A few years ago my husband and I went to Australia for our Wedding anniversary. In Cairns we saw some really cool wooden toys - kangaroos that hopped down a slanted board. Awesome! They looked like an old-fashioned folk toy. I wish I had bought a hopping kangaroo, but my suitcase was full of stuffed wombats and other furry toys. I've been meaning to try and make a hopping kangaroo myself, for years, (and more years). Since I have found Istructables and discovered the joys of making instructables, I thought I'd try my hand at some wood toys.
I found some internet photos of wooden hopping kangaroo toys and worked backwards. http://www.boranupgallery.com/gifts/small-gift-ideas/lj/hopping-kangaroo/
I played around with some variations and made a working model of a kangaroo toy. The kangaroo hops really well, with two different legs for a short hop or longer hop. Then I wanted to go a step further and make some other kind of hopping animal toy.... that's when I found out that it is HARD to make even a simple mechanical toy work the way you want it to. After many rabbit body variations and different leg designs - varying center pivot point, body length, leg height etc... more than a page of trial results later, I have a hopping rabbit version that really hops. In hindsight, I learned some key factors to consider for the design of hopping toys - mainly, BALANCE and how far you deviate from your prototype design. Making a duck-bill dinosaur from the kangaroo pattern went a LOT faster than the rabbit - fewer variables to control.
Anyway, here's what I learned, may it help you design your own hopping toys faster and with less effort than I expended.
Video links for completed toys are in steps 2, 3 and 4
Note: this type of toy has small parts which could pose a CHOKING HAZARD, so not for the under-three-years-old crowd
You will need:
* wood 1/2-3/4 inch thick
* optional thin plywood (for legs) - about 1/4 inch thick
* 1/4 inch dowel
* 1/8 inch dowel or bamboo skewer
* 2 washers, center hole a bit larger than 1/4 inch (or axle size).
* scroll saw or hand coping saw
* drill press
* sand paper and files
* paint or other wood surface finish
* wood board, clip board, or book to provide the inclined plane down which the toy hops
Step 1: Inspiration
I first saw a wooden, hopping, toy Kangaroo when we were in Australia in 2008. I can't find my pictures from that trip... so I looked on the internet to find some pictures of kangaroo toys. Here is one. I'm sorry that I don't know where this came from.. it was a few years ago. (Please let me know if you know where this came from ... I'd love to attribute the photo). See this webpage for another example http://www.boranupgallery.com/gifts/small-gift-ideas/lj/hopping-kangaroo/
I kind of sketched the general shape of the pieces, smoothed them out and cut them from wood. The toy worked pretty well. I thought the back leg looked too skinny, so I tried a fatter one, which also worked. The fatter leg produces a 'shorter' hop than the original leg.
Step 2: Make a Hopping Kangaroo
Step 3: Try a Rabbit and Tweaking the Design
This step was very time consuming and a bit frustrating... probably because I am not an engineer. I like 'eyeball' measurements and 'close enough' is good enough for me :-).
I tried eight rabbit bodies and at least 5 different legs. I varied pivot points, center of gravity, body shape, leg length etc. etc. I tried all kinds of combinations and even recorded some of my results.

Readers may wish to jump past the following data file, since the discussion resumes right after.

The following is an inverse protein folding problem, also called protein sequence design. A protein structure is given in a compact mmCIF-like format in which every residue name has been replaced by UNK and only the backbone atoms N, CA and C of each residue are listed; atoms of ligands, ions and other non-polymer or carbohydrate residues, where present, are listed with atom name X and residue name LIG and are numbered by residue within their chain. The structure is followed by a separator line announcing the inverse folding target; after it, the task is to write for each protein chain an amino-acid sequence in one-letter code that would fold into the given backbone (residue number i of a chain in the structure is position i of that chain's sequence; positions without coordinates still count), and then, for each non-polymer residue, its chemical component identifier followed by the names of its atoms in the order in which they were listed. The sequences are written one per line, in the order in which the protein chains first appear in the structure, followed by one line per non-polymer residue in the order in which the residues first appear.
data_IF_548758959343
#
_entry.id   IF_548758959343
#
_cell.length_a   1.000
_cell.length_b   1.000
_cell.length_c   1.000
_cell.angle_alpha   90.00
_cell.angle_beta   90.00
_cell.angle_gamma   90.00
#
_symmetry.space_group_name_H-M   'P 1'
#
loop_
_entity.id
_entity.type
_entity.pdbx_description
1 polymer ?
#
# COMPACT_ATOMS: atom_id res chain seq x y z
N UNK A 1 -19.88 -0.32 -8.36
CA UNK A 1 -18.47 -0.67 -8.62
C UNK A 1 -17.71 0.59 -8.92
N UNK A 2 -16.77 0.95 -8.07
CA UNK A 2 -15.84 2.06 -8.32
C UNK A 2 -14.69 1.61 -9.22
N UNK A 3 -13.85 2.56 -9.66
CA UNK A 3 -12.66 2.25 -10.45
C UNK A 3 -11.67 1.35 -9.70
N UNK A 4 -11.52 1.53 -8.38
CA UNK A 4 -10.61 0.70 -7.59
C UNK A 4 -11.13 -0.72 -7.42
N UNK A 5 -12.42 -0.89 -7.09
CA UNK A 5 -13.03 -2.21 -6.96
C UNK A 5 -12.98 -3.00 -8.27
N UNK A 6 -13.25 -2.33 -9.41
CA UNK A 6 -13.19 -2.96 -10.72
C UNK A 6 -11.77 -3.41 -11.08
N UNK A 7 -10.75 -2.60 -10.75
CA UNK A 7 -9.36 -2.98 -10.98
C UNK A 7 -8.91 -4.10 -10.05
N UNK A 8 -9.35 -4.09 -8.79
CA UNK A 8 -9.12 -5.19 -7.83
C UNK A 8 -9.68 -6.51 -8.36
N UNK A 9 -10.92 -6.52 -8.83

After much trial and error, I determined that the pivot point for the leg has to be slightly to the front of the animal body's center of gravity, NOT exactly centered. If the pivot point for the leg is slightly in front of the center of gravity, then the animal will have a tendency to fall forward, exactly what we want for a good hop.
Try to find the center balance point BEFORE you drill your pivot hole. Stick a screw driver into the pivot hole and the tail end of the critter should tip down lower than the head end. If your animal won't hop, try these steps:
1. Remove some material from the front of the animal - sand down the nose, front of the ears, front of the leg (but not the rounded front paw - you need that curve to stabilize the animal for each forward hop).
2. Add some weight to the back end - tape a penny or washer to the tail and see if you get a better hop that persists. If this works, consider drilling a few shallow holes near the end of the tail and glue in some steel ball bearings, fishing weights or metal bbs. (NOTE: DO NOT use weights if this will be toy for a small child - CHOKING HAZARD)
3. Move the hole forward or backwards as needed. Fill hole with a plug sawn from a dowel - sand to fit and pound into place. Grasp body by your forefinger and thumb and try to find the center of gravity. Drill the hole about 1/8 inch in front of the center of gravity.
4. Make sure the leg can still swing freely.
5. Sometimes the front foot slides down the incline instead of acting as a pivot for the forward hop. Vary incline angle, add some friction to the paw - a bit of masking tape, rubber, or rough filing.
6. Optional: Paint design on your rabbit. I used acrylic craft paint and painted a saddle on the Bunny. Feel free to make a 'regular bunny' too.
Here's my 'Rabbit Steed' hopping.
Step 4: Make a Hopping Dinosaur (Hadrosaur/Duck-billed Dino)
Making a dinosaur toy was much easier than the rabbit.
First, I did not modifiy the kangaroo pattern very much. I slightly changed shape of head, front foot and moving leg. Most of the difference is cosmetic, from the painted design and stripes.
I haven't made a pattern drawing, but you can easily make your own dino using the photographed pieces in the last photo.
Here is a video of the dinosaur hopping.
I hope you enjoy making your own hopping toys - I think a dragon would be pretty nice :-)